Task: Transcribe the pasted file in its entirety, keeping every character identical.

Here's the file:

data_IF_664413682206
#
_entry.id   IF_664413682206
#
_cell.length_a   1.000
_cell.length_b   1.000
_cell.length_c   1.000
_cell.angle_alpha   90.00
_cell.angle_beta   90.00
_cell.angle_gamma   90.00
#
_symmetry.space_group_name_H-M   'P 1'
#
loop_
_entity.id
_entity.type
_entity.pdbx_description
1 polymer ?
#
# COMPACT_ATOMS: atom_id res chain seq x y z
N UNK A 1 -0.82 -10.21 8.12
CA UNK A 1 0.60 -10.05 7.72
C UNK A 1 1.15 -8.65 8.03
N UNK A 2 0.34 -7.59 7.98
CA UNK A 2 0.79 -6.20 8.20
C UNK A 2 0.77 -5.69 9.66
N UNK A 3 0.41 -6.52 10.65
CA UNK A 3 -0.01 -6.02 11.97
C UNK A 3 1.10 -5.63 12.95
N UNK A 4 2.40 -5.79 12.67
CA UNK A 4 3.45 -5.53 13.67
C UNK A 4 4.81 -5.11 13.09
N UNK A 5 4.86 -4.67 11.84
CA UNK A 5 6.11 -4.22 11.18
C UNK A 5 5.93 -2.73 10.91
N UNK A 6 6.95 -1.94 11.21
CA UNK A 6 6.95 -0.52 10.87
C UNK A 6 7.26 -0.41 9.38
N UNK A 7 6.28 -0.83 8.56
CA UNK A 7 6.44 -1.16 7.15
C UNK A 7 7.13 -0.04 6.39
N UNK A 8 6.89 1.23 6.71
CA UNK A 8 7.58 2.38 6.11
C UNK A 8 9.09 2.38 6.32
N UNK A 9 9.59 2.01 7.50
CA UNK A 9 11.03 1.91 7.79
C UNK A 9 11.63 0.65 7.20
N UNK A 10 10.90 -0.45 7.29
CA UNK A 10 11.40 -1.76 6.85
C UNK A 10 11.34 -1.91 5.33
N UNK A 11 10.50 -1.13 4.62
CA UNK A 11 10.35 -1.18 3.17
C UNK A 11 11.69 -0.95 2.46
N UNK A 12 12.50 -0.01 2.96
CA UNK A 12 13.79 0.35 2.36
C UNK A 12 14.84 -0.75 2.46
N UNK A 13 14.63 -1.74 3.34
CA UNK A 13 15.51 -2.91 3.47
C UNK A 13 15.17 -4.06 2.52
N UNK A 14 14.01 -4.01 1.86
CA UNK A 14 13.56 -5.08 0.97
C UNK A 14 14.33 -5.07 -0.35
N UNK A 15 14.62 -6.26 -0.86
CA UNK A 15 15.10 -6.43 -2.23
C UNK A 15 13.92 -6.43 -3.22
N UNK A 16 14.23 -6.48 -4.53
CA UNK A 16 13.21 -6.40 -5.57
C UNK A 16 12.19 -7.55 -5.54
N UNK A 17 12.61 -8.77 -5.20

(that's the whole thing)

data_IF_664413682206
#
_entry.id   IF_664413682206
#
_cell.length_a   1.000
_cell.length_b   1.000
_cell.length_c   1.000
_cell.angle_alpha   90.00
_cell.angle_beta   90.00
_cell.angle_gamma   90.00
#
_symmetry.space_group_name_H-M   'P 1'
#
loop_
_entity.id
_entity.type
_entity.pdbx_description
1 polymer ?
#
# COMPACT_ATOMS: atom_id res chain seq x y z
N UNK A 1 -0.82 -10.21 8.12
CA UNK A 1 0.60 -10.05 7.72
C UNK A 1 1.15 -8.65 8.03
N UNK A 2 0.34 -7.59 7.98
CA UNK A 2 0.79 -6.20 8.20
C UNK A 2 0.77 -5.69 9.66
N UNK A 3 0.41 -6.52 10.65
CA UNK A 3 -0.01 -6.02 11.97
C UNK A 3 1.10 -5.63 12.95
N UNK A 4 2.40 -5.79 12.67
CA UNK A 4 3.45 -5.53 13.67
C UNK A 4 4.81 -5.11 13.09
N UNK A 5 4.86 -4.67 11.84
CA UNK A 5 6.11 -4.22 11.18
C UNK A 5 5.93 -2.73 10.91
N UNK A 6 6.95 -1.94 11.21
CA UNK A 6 6.95 -0.52 10.87
C UNK A 6 7.26 -0.41 9.38
N UNK A 7 6.28 -0.83 8.56
CA UNK A 7 6.44 -1.16 7.15
C UNK A 7 7.13 -0.04 6.39
N UNK A 8 6.89 1.23 6.71
CA UNK A 8 7.58 2.38 6.11
C UNK A 8 9.09 2.38 6.32
N UNK A 9 9.59 2.01 7.50
CA UNK A 9 11.03 1.91 7.79
C UNK A 9 11.63 0.65 7.20
N UNK A 10 10.90 -0.45 7.29
CA UNK A 10 11.40 -1.76 6.85
C UNK A 10 11.34 -1.91 5.33
N UNK A 11 10.50 -1.13 4.62
CA UNK A 11 10.35 -1.18 3.17
C UNK A 11 11.69 -0.95 2.46
N UNK A 12 12.50 -0.01 2.96
CA UNK A 12 13.79 0.35 2.36
C UNK A 12 14.84 -0.75 2.46
N UNK A 13 14.63 -1.74 3.34
CA UNK A 13 15.51 -2.91 3.47
C UNK A 13 15.17 -4.06 2.52
N UNK A 14 14.01 -4.01 1.86
CA UNK A 14 13.56 -5.08 0.97
C UNK A 14 14.33 -5.07 -0.35
N UNK A 15 14.62 -6.26 -0.86
CA UNK A 15 15.10 -6.43 -2.23
C UNK A 15 13.92 -6.43 -3.22
N UNK A 16 14.23 -6.48 -4.53
CA UNK A 16 13.21 -6.40 -5.57
C UNK A 16 12.19 -7.55 -5.54
N UNK A 17 12.61 -8.77 -5.20